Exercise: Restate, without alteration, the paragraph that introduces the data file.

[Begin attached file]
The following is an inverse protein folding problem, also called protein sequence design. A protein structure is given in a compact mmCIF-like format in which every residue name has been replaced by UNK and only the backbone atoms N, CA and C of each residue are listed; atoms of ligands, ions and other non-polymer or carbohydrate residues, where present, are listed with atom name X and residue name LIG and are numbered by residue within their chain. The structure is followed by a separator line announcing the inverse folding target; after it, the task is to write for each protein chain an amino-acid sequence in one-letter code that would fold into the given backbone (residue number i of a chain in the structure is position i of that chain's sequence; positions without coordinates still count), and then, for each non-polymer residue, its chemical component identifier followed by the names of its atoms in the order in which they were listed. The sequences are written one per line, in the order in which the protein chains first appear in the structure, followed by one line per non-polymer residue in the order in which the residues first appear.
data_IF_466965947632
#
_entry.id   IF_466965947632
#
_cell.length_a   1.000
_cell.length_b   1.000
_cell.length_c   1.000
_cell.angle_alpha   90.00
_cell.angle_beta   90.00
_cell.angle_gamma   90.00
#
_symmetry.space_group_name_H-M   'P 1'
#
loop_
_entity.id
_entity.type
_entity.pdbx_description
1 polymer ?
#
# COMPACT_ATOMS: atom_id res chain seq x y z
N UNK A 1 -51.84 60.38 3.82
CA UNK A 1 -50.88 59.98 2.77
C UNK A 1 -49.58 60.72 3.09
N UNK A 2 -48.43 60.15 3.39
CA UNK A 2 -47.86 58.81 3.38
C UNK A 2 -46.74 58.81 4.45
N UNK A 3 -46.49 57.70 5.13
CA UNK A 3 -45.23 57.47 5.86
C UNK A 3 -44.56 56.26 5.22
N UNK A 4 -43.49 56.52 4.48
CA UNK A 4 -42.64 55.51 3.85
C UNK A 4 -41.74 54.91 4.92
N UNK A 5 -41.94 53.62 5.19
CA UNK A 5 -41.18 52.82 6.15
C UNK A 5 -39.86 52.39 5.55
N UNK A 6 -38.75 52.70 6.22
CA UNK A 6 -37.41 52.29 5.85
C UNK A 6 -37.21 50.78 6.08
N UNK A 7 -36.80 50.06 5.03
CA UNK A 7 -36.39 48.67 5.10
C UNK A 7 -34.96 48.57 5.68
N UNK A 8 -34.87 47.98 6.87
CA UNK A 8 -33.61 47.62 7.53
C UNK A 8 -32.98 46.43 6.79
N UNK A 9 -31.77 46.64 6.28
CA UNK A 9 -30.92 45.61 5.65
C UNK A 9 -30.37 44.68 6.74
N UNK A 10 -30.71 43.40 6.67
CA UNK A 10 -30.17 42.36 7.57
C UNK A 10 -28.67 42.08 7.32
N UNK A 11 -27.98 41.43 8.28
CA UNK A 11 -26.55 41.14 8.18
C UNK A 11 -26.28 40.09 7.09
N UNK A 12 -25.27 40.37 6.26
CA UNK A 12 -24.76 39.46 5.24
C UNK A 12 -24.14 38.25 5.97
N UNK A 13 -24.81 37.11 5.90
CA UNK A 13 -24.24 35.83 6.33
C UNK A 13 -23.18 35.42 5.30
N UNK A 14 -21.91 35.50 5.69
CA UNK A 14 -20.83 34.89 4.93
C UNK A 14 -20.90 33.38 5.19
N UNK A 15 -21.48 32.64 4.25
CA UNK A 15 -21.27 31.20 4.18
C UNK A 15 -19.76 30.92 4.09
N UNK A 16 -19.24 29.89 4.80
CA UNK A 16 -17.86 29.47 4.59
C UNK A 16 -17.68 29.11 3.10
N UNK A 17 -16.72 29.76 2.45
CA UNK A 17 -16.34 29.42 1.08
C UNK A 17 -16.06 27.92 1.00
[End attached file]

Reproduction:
The following is an inverse protein folding problem, also called protein sequence design. A protein structure is given in a compact mmCIF-like format in which every residue name has been replaced by UNK and only the backbone atoms N, CA and C of each residue are listed; atoms of ligands, ions and other non-polymer or carbohydrate residues, where present, are listed with atom name X and residue name LIG and are numbered by residue within their chain. The structure is followed by a separator line announcing the inverse folding target; after it, the task is to write for each protein chain an amino-acid sequence in one-letter code that would fold into the given backbone (residue number i of a chain in the structure is position i of that chain's sequence; positions without coordinates still count), and then, for each non-polymer residue, its chemical component identifier followed by the names of its atoms in the order in which they were listed. The sequences are written one per line, in the order in which the protein chains first appear in the structure, followed by one line per non-polymer residue in the order in which the residues first appear.